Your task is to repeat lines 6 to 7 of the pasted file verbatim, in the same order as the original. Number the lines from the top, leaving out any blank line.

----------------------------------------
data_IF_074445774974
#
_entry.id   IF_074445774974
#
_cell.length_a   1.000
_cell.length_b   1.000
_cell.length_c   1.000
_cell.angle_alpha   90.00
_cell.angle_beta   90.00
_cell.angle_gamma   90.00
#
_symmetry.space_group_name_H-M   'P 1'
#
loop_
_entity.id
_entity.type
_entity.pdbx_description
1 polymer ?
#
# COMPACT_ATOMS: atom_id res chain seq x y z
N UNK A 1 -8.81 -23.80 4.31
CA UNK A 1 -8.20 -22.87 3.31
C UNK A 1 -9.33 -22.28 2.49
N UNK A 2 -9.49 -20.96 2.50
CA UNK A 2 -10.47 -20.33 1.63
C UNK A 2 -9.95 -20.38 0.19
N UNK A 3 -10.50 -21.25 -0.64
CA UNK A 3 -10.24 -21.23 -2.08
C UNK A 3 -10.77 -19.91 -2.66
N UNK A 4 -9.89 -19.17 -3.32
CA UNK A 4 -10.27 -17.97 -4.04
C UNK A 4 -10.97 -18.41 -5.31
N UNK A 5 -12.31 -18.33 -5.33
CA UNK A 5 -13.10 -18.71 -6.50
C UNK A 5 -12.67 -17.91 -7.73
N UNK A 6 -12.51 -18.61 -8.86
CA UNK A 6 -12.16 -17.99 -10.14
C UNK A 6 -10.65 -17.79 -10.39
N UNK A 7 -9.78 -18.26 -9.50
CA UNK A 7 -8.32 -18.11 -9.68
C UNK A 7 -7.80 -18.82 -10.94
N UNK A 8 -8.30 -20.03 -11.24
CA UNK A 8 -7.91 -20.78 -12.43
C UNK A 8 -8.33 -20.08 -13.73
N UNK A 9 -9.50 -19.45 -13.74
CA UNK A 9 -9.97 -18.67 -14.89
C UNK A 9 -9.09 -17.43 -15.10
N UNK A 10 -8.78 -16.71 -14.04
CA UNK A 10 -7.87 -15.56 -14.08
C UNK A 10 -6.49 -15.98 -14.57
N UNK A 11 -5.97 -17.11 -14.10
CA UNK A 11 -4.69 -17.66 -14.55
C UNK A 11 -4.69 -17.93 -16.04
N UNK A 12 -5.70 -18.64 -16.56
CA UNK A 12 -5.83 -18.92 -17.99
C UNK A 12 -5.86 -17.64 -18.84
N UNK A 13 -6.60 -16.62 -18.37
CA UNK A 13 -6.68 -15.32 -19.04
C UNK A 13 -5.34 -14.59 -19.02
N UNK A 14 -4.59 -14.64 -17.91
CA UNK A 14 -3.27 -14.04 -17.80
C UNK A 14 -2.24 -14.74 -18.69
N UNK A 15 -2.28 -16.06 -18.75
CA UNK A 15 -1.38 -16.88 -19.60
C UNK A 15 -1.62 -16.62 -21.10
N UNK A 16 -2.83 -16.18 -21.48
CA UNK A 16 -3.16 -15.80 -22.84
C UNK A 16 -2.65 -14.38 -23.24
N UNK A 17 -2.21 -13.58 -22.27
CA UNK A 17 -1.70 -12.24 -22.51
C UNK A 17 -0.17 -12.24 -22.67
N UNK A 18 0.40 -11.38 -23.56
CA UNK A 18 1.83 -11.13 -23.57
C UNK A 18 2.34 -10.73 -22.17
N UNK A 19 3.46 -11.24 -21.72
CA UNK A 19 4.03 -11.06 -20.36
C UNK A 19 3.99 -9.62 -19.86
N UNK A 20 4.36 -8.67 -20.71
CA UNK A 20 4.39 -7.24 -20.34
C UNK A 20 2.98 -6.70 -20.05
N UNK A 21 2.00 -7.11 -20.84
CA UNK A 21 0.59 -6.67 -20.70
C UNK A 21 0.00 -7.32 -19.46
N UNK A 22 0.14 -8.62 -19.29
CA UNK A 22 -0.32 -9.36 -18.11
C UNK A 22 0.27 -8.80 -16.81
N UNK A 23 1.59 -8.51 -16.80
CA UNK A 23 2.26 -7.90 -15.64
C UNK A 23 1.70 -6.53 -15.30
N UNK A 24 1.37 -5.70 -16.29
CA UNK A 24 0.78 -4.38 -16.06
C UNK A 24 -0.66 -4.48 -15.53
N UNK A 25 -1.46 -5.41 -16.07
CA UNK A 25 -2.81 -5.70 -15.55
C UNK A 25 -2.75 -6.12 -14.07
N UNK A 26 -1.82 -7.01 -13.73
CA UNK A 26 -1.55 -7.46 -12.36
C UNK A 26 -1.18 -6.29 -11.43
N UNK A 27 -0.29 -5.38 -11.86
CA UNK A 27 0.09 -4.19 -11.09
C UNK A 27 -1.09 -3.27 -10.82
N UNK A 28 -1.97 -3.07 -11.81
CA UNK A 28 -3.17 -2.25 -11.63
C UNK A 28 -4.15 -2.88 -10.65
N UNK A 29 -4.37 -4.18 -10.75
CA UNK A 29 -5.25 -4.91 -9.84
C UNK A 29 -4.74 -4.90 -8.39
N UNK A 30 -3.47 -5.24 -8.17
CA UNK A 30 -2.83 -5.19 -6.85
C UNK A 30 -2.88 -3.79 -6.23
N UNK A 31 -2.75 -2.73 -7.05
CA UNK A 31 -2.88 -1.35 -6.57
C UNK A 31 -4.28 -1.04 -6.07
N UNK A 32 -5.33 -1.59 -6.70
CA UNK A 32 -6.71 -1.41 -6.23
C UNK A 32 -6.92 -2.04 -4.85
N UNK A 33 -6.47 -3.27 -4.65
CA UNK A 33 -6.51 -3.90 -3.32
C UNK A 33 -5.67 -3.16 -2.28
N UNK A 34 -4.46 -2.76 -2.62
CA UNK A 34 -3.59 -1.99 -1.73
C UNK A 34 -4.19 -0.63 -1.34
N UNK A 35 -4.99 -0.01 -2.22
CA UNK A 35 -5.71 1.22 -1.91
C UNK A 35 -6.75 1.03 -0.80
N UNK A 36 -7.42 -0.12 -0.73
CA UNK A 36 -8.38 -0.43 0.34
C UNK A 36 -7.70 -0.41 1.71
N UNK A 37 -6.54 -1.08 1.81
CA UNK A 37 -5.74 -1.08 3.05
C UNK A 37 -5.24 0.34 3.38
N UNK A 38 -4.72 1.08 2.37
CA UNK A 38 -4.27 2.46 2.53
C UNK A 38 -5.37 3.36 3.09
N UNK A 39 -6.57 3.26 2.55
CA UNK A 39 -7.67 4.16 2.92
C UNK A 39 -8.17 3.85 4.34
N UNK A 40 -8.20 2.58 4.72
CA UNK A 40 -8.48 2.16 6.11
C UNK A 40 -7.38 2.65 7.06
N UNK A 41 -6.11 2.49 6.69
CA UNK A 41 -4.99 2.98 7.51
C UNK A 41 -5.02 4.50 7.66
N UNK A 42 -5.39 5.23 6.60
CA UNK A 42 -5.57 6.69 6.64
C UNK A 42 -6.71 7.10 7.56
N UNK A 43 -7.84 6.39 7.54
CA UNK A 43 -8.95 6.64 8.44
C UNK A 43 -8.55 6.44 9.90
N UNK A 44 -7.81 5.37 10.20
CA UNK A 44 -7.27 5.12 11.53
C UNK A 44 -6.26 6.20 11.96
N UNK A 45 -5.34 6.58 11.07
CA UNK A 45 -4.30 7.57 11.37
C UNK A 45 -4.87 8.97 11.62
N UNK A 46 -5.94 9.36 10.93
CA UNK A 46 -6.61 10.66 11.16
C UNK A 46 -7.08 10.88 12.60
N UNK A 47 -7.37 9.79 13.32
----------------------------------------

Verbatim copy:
_cell.length_b   1.000
_cell.length_c   1.000